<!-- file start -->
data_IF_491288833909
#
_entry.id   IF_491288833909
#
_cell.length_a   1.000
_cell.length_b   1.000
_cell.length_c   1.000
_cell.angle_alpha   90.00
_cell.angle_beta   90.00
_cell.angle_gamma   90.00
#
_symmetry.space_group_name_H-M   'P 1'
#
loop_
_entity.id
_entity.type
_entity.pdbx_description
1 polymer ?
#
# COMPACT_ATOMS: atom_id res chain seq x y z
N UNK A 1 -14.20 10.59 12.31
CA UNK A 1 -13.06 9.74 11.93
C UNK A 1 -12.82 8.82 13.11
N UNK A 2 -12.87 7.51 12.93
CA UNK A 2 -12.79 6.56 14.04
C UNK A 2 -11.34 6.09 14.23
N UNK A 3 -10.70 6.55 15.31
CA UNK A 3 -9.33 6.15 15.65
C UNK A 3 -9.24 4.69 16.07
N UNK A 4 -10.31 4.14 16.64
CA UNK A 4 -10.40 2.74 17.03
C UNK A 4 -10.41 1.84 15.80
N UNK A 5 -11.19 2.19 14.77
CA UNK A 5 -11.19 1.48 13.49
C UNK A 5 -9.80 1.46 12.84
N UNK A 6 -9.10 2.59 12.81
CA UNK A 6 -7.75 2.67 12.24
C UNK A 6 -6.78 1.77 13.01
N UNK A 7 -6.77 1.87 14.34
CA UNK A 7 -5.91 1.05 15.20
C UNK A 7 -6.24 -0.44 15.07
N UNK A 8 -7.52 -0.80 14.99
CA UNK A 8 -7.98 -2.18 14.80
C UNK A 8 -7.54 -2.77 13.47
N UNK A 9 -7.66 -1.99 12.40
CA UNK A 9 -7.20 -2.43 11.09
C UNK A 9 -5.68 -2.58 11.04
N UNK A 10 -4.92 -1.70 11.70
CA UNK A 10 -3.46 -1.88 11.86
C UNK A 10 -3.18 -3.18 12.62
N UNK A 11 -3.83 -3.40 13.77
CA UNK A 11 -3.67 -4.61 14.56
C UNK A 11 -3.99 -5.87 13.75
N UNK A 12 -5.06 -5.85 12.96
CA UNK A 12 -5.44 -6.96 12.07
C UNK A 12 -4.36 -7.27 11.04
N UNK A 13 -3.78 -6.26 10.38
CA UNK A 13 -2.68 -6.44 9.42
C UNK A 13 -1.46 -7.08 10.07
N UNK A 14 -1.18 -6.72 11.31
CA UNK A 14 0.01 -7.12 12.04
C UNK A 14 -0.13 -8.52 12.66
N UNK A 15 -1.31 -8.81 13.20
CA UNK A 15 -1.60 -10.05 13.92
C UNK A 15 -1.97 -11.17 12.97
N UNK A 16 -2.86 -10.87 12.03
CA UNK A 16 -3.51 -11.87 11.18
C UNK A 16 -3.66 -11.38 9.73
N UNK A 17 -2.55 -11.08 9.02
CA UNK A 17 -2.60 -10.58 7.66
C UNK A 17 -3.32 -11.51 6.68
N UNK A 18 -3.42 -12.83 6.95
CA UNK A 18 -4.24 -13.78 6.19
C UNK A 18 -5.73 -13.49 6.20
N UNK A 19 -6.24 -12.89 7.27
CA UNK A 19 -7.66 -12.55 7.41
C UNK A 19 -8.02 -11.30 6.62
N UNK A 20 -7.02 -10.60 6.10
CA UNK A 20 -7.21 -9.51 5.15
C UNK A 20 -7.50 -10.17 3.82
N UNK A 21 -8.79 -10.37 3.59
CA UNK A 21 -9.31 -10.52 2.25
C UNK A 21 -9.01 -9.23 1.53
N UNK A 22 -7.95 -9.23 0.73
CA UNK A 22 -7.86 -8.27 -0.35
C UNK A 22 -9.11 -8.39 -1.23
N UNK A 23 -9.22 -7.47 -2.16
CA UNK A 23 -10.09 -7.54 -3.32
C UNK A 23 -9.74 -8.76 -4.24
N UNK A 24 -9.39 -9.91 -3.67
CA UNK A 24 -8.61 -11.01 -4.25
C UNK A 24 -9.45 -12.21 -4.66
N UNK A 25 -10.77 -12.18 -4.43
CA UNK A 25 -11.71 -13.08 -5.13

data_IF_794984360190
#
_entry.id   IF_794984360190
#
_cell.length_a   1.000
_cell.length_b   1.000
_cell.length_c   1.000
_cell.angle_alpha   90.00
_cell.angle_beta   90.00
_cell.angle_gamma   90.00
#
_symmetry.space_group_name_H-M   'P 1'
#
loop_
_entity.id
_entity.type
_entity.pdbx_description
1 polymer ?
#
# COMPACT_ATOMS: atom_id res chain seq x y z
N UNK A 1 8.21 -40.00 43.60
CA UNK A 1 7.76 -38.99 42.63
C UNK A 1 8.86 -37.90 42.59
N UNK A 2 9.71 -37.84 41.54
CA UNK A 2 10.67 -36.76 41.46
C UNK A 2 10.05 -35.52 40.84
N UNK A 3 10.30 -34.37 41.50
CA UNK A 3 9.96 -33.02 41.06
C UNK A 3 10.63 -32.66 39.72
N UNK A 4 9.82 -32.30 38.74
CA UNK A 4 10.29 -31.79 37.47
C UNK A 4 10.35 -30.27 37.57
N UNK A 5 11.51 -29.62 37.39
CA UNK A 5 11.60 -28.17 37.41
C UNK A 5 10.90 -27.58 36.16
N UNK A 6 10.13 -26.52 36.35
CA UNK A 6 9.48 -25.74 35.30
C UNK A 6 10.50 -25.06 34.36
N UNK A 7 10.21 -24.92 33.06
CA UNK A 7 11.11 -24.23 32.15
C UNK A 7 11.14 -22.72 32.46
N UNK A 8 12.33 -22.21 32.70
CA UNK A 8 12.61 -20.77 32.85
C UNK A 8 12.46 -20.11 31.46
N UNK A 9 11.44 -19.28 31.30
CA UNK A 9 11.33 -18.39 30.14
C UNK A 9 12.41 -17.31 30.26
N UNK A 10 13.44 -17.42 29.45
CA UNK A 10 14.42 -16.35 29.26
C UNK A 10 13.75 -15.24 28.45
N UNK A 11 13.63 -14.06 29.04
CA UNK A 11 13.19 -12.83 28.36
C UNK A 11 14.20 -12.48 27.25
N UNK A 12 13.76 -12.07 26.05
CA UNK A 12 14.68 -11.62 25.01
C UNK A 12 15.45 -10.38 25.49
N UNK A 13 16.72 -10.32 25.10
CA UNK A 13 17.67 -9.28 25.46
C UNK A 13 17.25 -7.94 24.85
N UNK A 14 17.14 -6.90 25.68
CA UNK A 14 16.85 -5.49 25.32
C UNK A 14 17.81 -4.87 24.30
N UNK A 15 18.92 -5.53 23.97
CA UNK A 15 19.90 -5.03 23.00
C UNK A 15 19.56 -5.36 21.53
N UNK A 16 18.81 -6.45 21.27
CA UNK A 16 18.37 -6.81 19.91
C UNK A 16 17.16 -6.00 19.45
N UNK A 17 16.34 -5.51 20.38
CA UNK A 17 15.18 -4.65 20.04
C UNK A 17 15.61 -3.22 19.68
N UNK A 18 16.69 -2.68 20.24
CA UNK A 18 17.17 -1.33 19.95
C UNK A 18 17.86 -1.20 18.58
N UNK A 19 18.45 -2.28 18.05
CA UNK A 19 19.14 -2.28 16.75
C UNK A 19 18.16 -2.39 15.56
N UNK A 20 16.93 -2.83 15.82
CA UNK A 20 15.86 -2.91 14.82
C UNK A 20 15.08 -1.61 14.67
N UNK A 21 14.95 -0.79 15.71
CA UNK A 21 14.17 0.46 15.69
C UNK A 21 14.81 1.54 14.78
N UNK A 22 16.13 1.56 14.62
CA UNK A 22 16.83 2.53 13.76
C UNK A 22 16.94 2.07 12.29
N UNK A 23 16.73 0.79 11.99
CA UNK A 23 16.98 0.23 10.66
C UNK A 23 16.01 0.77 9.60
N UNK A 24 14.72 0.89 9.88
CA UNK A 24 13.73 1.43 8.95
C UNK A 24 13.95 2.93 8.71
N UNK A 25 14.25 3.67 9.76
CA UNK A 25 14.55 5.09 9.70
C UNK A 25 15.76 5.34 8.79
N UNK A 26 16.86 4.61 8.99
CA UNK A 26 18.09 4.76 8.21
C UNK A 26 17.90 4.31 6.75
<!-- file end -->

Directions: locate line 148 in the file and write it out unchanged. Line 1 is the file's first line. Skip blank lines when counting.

N UNK A 12 13.76 -12.07 26.05